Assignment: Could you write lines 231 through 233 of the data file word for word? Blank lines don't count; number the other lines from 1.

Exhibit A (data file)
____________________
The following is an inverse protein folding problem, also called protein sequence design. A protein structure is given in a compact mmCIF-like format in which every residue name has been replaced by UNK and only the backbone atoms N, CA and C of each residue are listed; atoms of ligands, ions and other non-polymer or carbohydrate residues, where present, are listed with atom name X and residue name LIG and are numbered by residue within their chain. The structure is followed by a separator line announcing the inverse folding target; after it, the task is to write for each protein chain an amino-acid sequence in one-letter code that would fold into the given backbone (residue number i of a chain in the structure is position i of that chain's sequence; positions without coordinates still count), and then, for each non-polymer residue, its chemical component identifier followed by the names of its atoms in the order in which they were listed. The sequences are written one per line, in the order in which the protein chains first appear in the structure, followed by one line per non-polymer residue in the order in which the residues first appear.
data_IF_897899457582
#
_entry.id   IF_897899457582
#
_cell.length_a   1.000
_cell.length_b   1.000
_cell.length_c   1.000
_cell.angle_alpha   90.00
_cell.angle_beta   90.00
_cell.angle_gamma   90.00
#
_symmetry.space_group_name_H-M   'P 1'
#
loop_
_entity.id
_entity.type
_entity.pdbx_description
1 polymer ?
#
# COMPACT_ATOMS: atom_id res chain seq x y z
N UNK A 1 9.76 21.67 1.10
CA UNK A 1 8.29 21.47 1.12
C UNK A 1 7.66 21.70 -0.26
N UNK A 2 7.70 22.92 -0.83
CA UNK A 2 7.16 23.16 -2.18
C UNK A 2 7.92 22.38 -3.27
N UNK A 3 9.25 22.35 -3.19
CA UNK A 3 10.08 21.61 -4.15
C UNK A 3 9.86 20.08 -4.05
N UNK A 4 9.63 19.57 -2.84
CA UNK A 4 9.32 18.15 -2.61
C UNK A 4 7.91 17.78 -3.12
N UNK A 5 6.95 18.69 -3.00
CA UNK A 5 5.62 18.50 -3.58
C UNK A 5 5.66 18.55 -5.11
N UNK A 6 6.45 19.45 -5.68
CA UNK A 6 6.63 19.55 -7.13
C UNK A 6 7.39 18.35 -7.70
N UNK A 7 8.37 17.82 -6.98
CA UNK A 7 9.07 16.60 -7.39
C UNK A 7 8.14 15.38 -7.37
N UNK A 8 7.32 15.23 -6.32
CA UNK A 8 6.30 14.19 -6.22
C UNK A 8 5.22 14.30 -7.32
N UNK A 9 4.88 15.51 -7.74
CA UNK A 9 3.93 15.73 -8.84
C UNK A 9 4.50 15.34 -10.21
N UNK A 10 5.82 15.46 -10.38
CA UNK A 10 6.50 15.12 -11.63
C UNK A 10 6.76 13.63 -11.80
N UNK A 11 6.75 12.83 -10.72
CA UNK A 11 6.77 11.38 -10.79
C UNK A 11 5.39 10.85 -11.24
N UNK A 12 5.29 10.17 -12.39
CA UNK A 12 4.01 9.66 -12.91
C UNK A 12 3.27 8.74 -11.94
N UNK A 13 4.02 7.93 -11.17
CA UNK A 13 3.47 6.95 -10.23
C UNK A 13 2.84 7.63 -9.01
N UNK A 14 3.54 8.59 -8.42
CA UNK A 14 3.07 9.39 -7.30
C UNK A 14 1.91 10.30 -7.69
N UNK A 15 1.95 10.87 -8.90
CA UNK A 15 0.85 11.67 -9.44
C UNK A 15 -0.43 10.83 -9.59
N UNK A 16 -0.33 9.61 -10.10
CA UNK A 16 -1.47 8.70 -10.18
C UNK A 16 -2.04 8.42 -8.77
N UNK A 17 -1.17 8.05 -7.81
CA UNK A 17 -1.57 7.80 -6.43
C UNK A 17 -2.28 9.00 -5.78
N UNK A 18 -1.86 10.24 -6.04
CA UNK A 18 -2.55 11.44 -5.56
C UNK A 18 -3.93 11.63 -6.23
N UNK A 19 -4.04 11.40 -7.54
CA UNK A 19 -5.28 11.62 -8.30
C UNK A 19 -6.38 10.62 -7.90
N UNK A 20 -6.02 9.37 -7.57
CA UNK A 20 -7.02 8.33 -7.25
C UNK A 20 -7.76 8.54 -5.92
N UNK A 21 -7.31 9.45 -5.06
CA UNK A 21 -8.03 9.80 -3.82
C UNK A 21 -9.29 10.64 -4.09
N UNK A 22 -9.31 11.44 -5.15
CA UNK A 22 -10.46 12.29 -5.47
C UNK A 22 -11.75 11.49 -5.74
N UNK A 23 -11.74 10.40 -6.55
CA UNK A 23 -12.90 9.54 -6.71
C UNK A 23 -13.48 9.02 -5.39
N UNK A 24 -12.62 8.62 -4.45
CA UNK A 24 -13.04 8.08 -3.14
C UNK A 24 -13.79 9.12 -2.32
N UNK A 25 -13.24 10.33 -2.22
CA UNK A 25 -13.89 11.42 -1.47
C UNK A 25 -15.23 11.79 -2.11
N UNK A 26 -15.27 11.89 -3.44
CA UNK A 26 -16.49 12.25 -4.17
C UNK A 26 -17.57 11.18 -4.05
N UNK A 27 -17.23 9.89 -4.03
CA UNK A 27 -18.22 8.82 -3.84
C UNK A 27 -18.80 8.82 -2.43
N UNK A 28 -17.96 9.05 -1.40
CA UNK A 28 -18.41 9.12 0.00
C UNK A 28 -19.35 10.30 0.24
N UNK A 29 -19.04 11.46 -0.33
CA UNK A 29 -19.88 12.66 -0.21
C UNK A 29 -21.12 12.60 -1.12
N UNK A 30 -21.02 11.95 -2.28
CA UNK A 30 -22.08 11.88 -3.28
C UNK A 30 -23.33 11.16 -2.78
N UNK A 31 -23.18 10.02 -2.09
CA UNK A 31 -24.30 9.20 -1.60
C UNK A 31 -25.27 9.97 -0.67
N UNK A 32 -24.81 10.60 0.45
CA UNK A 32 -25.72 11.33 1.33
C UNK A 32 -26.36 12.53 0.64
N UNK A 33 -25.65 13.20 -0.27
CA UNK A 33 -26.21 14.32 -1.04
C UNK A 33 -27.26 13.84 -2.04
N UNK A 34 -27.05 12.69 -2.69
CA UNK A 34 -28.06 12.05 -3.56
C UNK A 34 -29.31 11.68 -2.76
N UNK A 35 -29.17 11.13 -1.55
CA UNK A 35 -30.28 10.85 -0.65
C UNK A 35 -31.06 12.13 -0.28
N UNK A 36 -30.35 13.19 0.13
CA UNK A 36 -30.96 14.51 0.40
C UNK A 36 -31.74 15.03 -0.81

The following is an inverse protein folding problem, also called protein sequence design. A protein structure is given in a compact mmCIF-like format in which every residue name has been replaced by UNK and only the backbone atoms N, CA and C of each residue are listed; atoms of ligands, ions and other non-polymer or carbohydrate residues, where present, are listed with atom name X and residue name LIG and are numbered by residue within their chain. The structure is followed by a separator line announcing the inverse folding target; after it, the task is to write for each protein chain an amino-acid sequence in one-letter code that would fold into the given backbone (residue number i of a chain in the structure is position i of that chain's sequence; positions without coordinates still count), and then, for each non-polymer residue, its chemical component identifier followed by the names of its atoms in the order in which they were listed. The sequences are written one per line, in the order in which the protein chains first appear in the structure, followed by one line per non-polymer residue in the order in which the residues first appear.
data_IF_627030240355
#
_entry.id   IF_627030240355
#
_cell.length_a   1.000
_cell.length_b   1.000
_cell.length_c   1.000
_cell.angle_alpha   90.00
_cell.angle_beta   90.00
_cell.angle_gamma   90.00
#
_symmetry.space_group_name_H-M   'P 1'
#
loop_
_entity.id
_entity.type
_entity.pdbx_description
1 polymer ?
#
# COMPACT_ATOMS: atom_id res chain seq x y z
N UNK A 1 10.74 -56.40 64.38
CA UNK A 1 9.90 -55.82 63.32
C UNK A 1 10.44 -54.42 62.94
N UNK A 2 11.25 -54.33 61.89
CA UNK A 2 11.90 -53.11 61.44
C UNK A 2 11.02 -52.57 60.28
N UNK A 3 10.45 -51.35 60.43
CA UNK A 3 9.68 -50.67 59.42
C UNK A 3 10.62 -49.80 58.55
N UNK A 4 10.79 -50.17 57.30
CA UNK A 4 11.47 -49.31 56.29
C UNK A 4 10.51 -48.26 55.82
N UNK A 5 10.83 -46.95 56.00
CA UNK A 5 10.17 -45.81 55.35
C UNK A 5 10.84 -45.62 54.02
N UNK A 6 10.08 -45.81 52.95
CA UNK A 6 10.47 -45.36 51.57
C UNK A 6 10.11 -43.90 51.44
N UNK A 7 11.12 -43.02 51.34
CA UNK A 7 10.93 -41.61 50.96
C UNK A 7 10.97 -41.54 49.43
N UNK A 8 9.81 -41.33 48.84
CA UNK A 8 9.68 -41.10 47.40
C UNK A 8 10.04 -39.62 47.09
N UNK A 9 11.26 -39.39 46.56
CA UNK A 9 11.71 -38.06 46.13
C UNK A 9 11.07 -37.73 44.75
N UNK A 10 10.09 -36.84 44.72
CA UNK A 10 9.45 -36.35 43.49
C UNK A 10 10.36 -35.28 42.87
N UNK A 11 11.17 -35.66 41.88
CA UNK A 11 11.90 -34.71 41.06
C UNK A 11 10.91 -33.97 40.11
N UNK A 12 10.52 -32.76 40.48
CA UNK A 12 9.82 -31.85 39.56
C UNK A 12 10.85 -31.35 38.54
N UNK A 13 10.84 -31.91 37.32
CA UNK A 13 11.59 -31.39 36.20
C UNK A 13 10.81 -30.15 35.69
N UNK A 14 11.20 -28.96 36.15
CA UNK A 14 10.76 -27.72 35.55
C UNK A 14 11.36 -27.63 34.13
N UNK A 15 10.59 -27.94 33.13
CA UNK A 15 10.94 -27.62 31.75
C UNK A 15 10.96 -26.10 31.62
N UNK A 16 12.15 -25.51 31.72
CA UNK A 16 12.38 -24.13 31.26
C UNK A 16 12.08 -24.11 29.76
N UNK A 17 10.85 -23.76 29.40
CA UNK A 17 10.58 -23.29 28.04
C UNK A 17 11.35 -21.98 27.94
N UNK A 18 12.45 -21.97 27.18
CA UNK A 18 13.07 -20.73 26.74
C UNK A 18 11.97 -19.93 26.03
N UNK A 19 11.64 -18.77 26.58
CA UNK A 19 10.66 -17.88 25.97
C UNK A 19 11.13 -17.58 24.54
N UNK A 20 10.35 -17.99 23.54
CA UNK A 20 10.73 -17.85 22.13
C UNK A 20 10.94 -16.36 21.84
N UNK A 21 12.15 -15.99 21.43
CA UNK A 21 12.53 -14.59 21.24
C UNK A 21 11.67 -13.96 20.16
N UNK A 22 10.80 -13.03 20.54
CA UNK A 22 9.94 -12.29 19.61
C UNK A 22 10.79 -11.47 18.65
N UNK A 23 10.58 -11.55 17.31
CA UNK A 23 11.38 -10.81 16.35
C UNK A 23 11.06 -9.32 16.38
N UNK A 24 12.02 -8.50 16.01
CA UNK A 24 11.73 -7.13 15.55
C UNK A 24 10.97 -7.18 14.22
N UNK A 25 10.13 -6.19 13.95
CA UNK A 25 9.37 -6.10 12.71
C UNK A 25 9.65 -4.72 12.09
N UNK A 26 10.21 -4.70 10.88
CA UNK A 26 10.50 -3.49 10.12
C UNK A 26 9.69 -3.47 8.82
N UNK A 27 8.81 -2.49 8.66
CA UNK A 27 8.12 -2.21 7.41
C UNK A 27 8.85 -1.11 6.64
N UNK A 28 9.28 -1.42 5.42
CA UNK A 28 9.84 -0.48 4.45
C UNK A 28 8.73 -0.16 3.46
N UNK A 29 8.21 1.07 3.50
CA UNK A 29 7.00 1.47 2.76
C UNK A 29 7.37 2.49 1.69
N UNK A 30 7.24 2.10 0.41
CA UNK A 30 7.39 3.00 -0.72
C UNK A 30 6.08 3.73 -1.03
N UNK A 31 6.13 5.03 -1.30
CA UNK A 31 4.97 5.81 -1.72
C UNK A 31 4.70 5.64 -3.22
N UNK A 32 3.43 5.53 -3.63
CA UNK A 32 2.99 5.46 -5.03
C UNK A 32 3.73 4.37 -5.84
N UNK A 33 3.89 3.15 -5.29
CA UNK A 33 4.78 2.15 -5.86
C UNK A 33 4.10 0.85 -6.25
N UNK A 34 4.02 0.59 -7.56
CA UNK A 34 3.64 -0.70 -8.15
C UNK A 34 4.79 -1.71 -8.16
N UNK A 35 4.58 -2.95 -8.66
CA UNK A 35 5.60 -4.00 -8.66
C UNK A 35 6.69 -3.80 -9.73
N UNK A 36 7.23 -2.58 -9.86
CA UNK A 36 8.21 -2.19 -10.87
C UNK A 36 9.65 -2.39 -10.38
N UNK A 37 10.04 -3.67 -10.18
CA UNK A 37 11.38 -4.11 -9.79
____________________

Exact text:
C UNK A 27 8.85 -1.11 6.64
N UNK A 28 9.28 -1.42 5.42
CA UNK A 28 9.84 -0.48 4.45